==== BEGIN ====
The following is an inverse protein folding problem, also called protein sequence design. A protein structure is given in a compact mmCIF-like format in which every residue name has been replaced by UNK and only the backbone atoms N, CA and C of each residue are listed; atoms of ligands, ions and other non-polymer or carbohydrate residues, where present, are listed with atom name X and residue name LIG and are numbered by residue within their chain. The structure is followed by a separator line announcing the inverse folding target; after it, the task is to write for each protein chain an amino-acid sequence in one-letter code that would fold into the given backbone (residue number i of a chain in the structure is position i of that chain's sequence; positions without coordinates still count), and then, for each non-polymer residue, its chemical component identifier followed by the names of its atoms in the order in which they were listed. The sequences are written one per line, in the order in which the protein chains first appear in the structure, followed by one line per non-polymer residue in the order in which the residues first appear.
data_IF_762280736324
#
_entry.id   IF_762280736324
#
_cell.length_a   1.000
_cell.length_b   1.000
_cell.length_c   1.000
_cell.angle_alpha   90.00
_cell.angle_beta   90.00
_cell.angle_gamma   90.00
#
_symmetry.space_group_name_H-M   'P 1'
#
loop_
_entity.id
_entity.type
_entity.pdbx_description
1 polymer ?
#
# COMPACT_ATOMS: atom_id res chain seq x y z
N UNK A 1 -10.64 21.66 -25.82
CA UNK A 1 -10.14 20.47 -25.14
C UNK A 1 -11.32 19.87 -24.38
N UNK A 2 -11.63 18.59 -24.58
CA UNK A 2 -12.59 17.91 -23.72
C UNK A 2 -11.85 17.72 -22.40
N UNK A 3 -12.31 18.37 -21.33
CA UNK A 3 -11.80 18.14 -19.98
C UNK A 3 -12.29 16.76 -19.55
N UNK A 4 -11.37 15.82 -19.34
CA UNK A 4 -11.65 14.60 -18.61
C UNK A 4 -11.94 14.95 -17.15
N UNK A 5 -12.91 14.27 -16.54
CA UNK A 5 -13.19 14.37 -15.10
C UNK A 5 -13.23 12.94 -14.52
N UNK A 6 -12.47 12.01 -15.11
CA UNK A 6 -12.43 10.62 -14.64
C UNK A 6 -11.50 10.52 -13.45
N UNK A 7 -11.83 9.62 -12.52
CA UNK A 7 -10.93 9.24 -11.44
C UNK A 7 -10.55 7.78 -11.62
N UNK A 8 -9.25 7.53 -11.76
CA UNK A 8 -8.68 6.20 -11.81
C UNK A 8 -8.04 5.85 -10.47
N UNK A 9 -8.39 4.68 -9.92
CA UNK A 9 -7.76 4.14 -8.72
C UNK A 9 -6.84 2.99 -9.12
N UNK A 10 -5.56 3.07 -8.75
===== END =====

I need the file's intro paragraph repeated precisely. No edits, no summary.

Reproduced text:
The following is an inverse protein folding problem, also called protein sequence design. A protein structure is given in a compact mmCIF-like format in which every residue name has been replaced by UNK and only the backbone atoms N, CA and C of each residue are listed; atoms of ligands, ions and other non-polymer or carbohydrate residues, where present, are listed with atom name X and residue name LIG and are numbered by residue within their chain. The structure is followed by a separator line announcing the inverse folding target; after it, the task is to write for each protein chain an amino-acid sequence in one-letter code that would fold into the given backbone (residue number i of a chain in the structure is position i of that chain's sequence; positions without coordinates still count), and then, for each non-polymer residue, its chemical component identifier followed by the names of its atoms in the order in which they were listed. The sequences are written one per line, in the order in which the protein chains first appear in the structure, followed by one line per non-polymer residue in the order in which the residues first appear.